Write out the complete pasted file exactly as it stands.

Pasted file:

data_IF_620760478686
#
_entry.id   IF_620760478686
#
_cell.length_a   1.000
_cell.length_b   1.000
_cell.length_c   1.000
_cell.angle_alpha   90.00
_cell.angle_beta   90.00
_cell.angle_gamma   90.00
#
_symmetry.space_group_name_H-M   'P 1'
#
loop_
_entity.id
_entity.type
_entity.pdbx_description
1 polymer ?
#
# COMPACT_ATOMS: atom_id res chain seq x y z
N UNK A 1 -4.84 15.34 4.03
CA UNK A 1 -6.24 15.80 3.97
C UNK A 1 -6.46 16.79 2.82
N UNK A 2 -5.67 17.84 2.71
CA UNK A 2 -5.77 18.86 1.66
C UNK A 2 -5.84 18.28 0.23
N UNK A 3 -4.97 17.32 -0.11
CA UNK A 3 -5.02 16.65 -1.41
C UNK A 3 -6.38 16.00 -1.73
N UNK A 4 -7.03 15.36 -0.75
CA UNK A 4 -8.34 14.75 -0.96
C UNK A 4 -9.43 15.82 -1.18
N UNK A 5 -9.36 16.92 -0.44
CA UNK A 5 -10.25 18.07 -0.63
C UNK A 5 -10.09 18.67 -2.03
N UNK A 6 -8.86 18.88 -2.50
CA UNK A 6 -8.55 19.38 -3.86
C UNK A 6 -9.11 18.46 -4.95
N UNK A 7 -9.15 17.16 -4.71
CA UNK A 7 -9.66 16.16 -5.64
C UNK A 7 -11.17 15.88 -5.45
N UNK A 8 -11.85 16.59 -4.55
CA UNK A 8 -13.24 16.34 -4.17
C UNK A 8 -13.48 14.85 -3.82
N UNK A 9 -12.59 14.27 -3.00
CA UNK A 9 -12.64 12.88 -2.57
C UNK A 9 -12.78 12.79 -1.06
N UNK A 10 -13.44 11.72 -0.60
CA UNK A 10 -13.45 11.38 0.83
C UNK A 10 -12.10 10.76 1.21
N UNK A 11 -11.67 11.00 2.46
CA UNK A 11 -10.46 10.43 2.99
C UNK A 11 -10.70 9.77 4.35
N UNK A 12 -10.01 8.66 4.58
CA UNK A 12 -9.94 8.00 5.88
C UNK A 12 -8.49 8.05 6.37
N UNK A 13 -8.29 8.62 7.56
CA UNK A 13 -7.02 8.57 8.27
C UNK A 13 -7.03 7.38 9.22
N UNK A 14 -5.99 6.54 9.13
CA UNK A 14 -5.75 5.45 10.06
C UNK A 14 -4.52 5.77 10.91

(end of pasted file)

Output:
data_IF_620760478686
#
_entry.id   IF_620760478686
#
_cell.length_a   1.000
_cell.length_b   1.000
_cell.length_c   1.000
_cell.angle_alpha   90.00
_cell.angle_beta   90.00
_cell.angle_gamma   90.00
#
_symmetry.space_group_name_H-M   'P 1'
#
loop_
_entity.id
_entity.type
_entity.pdbx_description
1 polymer ?
#
# COMPACT_ATOMS: atom_id res chain seq x y z
N UNK A 1 -4.84 15.34 4.03
CA UNK A 1 -6.24 15.80 3.97
C UNK A 1 -6.46 16.79 2.82
N UNK A 2 -5.67 17.84 2.71
CA UNK A 2 -5.77 18.86 1.66
C UNK A 2 -5.84 18.28 0.23
N UNK A 3 -4.97 17.32 -0.11
CA UNK A 3 -5.02 16.65 -1.41
C UNK A 3 -6.38 16.00 -1.73
N UNK A 4 -7.03 15.36 -0.75
CA UNK A 4 -8.34 14.75 -0.96
C UNK A 4 -9.43 15.82 -1.18
N UNK A 5 -9.36 16.92 -0.44
CA UNK A 5 -10.25 18.07 -0.63
C UNK A 5 -10.09 18.67 -2.03
N UNK A 6 -8.86 18.88 -2.50
CA UNK A 6 -8.55 19.38 -3.86
C UNK A 6 -9.11 18.46 -4.95
N UNK A 7 -9.15 17.16 -4.71
CA UNK A 7 -9.66 16.16 -5.64
C UNK A 7 -11.17 15.88 -5.45
N UNK A 8 -11.85 16.59 -4.55
CA UNK A 8 -13.24 16.34 -4.17
C UNK A 8 -13.48 14.85 -3.82
N UNK A 9 -12.59 14.27 -3.00
CA UNK A 9 -12.64 12.88 -2.57
C UNK A 9 -12.78 12.79 -1.06
N UNK A 10 -13.44 11.72 -0.60
CA UNK A 10 -13.45 11.38 0.83
C UNK A 10 -12.10 10.76 1.21
N UNK A 11 -11.67 11.00 2.46
CA UNK A 11 -10.46 10.43 2.99
C UNK A 11 -10.70 9.77 4.35
N UNK A 12 -10.01 8.66 4.58
CA UNK A 12 -9.94 8.00 5.88
C UNK A 12 -8.49 8.05 6.37
N UNK A 13 -8.29 8.62 7.56
CA UNK A 13 -7.02 8.57 8.27
C UNK A 13 -7.03 7.38 9.22
N UNK A 14 -5.99 6.54 9.13
CA UNK A 14 -5.75 5.45 10.06
C UNK A 14 -4.52 5.77 10.91